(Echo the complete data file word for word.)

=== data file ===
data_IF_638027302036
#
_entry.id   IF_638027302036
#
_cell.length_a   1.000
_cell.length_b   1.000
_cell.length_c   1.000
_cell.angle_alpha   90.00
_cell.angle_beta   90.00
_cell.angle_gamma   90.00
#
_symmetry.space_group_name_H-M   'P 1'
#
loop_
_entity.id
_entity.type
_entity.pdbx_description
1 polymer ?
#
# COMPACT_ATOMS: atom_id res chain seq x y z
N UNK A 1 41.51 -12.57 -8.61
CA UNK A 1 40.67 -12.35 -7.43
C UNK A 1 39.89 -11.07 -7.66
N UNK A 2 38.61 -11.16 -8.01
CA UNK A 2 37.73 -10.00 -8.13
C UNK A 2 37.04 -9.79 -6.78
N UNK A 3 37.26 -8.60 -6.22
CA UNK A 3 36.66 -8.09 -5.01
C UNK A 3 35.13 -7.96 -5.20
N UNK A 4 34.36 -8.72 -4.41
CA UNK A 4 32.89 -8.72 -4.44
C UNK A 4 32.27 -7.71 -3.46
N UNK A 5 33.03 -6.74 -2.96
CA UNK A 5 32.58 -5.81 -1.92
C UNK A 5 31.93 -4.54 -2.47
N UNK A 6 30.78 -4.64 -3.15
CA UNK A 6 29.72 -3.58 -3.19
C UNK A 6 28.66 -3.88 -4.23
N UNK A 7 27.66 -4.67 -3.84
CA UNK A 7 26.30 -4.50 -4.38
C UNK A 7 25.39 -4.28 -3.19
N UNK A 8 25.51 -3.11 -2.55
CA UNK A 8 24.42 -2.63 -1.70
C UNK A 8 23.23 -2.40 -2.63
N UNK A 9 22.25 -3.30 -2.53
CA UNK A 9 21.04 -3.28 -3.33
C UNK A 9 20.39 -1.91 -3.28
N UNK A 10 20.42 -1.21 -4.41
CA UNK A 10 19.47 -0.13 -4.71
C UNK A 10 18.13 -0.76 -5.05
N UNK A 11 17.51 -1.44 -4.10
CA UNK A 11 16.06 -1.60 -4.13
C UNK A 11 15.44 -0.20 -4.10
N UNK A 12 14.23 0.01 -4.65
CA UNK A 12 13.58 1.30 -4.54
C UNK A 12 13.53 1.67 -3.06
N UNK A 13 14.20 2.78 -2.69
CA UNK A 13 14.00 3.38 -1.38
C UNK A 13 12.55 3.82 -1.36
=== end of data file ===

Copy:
data_IF_638027302036
#
_entry.id   IF_638027302036
#
_cell.length_a   1.000
_cell.length_b   1.000
_cell.length_c   1.000
_cell.angle_alpha   90.00
_cell.angle_beta   90.00
_cell.angle_gamma   90.00
#
_symmetry.space_group_name_H-M   'P 1'
#
loop_
_entity.id
_entity.type
_entity.pdbx_description
1 polymer ?
#
# COMPACT_ATOMS: atom_id res chain seq x y z
N UNK A 1 41.51 -12.57 -8.61
CA UNK A 1 40.67 -12.35 -7.43
C UNK A 1 39.89 -11.07 -7.66
N UNK A 2 38.61 -11.16 -8.01
CA UNK A 2 37.73 -10.00 -8.13
C UNK A 2 37.04 -9.79 -6.78
N UNK A 3 37.26 -8.60 -6.22
CA UNK A 3 36.66 -8.09 -5.01
C UNK A 3 35.13 -7.96 -5.20
N UNK A 4 34.36 -8.72 -4.41
CA UNK A 4 32.89 -8.72 -4.44
C UNK A 4 32.27 -7.71 -3.46
N UNK A 5 33.03 -6.74 -2.96
CA UNK A 5 32.58 -5.81 -1.92
C UNK A 5 31.93 -4.54 -2.47
N UNK A 6 30.78 -4.64 -3.15
CA UNK A 6 29.72 -3.58 -3.19
C UNK A 6 28.66 -3.88 -4.23
N UNK A 7 27.66 -4.67 -3.84
CA UNK A 7 26.30 -4.50 -4.38
C UNK A 7 25.39 -4.28 -3.19
N UNK A 8 25.51 -3.11 -2.55
CA UNK A 8 24.42 -2.63 -1.70
C UNK A 8 23.23 -2.40 -2.63
N UNK A 9 22.25 -3.30 -2.53
CA UNK A 9 21.04 -3.28 -3.33
C UNK A 9 20.39 -1.91 -3.28
N UNK A 10 20.42 -1.21 -4.41
CA UNK A 10 19.47 -0.13 -4.71
C UNK A 10 18.13 -0.76 -5.05
N UNK A 11 17.51 -1.44 -4.10
CA UNK A 11 16.06 -1.60 -4.13
C UNK A 11 15.44 -0.20 -4.10
N UNK A 12 14.23 0.01 -4.65
CA UNK A 12 13.58 1.30 -4.54
C UNK A 12 13.53 1.67 -3.06
N UNK A 13 14.20 2.78 -2.69
CA UNK A 13 14.00 3.38 -1.38
C UNK A 13 12.55 3.82 -1.36